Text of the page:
Tuesday, February 3, 2015

Film Review: American Sniper (2014)

Is American Sniper as morally blind, jingoistic and lacking in political context as a host of commentators and critics have described it? Yes. Yes it is. Most of the critical flak has been aimed at director Clint Eastwood, but I'd say scriptwriter Jason Hall and producer/star Bradley Cooper deserve more of the blame.

Eastwood's direction here ranges from efficient to perfunctory to downright lazy, but I'm calling out Hall and Cooper for a jaw-droppingly bad script that feels as though it was crafted by a committee comprised of PR people for the NRA and the Tea Party. The script does such a thorough job of ducking the hard and nasty truths about Chris Kyle and the war in Iraq that it should qualify as a fantasy film. Kyle's ghostwritten autobiography and subsequent revelations about his post-war life made it clear that he was a racist, a sociopath, and a congenital liar who fantasized about killing civilians. These qualities probably helped make him grade A material for the Navy SEALS, but why would a scriptwriter and producer go so far out of their way to whitewash a character who was, to put it mildly, halfway to being a serial killer? The script also cuts and pastes the historical record in order to suggest that Iraq was behind the 9/11 attacks. I'd say this kind of revisionism, and the film's fawning celebration of good ole boy machismo, is a calculated and cynical strategy to appeal to a specific and considerable American demographic; namely the kind of people who flesh out the ranks of the Tea Party; holiday in Branson, MO; fill the stands at NASCAR races; attend gun shows on Saturdays and pack the pews of megachurches on Sundays. This is the audience this film is tailor-made for. American Sniper glorifies, even beatifies, the values and myths they hold dear and does it with a rigorous disregard for the thorny inconveniences of irony, historical accuracy, psychological insight, and the moral and political consequences of military actions.

American Sniper also continues a tradition of  mainstream Hollywood films portraying wars purely in terms of their effect on American soldiers and civilians. Vietnam films, even politically liberal ones such as Coming Home, had nothing to say about the two million Vietnamese killed in the war. The Hurt Locker, another film about the Iraq war, is very similar in tone and subject matter to American Sniper and also shares its lack of interest in the war's impact on Iraqis. If your only knowledge of Iraq came from those two films you'd be left with the idea that Iraq was entirely filled with terrorists and their civilian supporters. The combination of two wars and brutal economic sanctions between those wars have led to the deaths, by some estimates, of a million Iraqis and the displacement of millions more. According to Hollywood's moral accounting, none of that counts for anything compared to the temporary psychological stresses suffered by one soldier, Chris Kyle, and his wife.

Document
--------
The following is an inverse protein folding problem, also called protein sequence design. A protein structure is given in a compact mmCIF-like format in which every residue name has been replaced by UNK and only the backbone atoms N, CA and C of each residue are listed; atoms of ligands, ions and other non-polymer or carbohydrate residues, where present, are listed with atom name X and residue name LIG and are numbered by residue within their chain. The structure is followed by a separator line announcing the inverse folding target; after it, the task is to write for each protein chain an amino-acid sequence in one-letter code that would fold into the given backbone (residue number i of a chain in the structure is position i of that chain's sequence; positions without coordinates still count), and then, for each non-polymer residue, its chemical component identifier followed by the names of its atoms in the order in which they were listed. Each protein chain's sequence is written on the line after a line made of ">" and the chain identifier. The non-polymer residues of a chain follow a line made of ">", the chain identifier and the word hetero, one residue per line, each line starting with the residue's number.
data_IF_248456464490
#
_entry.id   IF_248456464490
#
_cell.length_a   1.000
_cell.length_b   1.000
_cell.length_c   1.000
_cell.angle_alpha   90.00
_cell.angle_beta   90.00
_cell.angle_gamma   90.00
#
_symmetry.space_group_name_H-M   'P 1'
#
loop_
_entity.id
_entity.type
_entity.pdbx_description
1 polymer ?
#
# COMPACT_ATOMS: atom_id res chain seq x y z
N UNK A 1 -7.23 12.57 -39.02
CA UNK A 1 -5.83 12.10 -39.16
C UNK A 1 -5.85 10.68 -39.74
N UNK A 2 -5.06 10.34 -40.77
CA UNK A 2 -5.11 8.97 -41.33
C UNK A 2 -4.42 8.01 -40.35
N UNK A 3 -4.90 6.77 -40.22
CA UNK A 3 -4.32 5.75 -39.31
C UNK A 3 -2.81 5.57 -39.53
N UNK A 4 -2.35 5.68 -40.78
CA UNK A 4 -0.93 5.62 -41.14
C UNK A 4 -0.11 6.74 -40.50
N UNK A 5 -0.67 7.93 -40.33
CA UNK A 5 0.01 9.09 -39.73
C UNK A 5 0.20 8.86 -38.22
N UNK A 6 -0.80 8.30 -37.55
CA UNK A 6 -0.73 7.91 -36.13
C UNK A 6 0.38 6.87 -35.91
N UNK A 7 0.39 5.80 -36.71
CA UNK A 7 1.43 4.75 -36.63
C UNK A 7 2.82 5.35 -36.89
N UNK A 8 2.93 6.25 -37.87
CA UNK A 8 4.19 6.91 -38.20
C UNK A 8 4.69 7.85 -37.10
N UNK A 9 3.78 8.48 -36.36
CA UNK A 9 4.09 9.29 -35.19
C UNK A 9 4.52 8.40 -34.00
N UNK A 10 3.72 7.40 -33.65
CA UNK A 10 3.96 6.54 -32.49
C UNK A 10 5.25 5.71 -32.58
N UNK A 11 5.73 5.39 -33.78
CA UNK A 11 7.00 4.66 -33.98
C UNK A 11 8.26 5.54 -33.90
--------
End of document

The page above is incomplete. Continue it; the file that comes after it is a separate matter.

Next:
Looked at purely from a cinematic perspective, Eastwood's direction is robotic. The plentiful action sequences are visually dull and lack tension, the boot camp section is an afterthought, and the scenes that show Kyle suffering from PTSD make it look like it's a condition akin to having a few too many coffees. I think at some point in pre-production everyone decided this best way to approach this film was to be non-judgmental and let the facts (according to Chris Kyle) speak for themselves. That's translated into a dull, witless, nasty film that might have worked better if it had paraphrased the title of an earlier, better Eastwood film: how does White Sniper, Black Heart sound?

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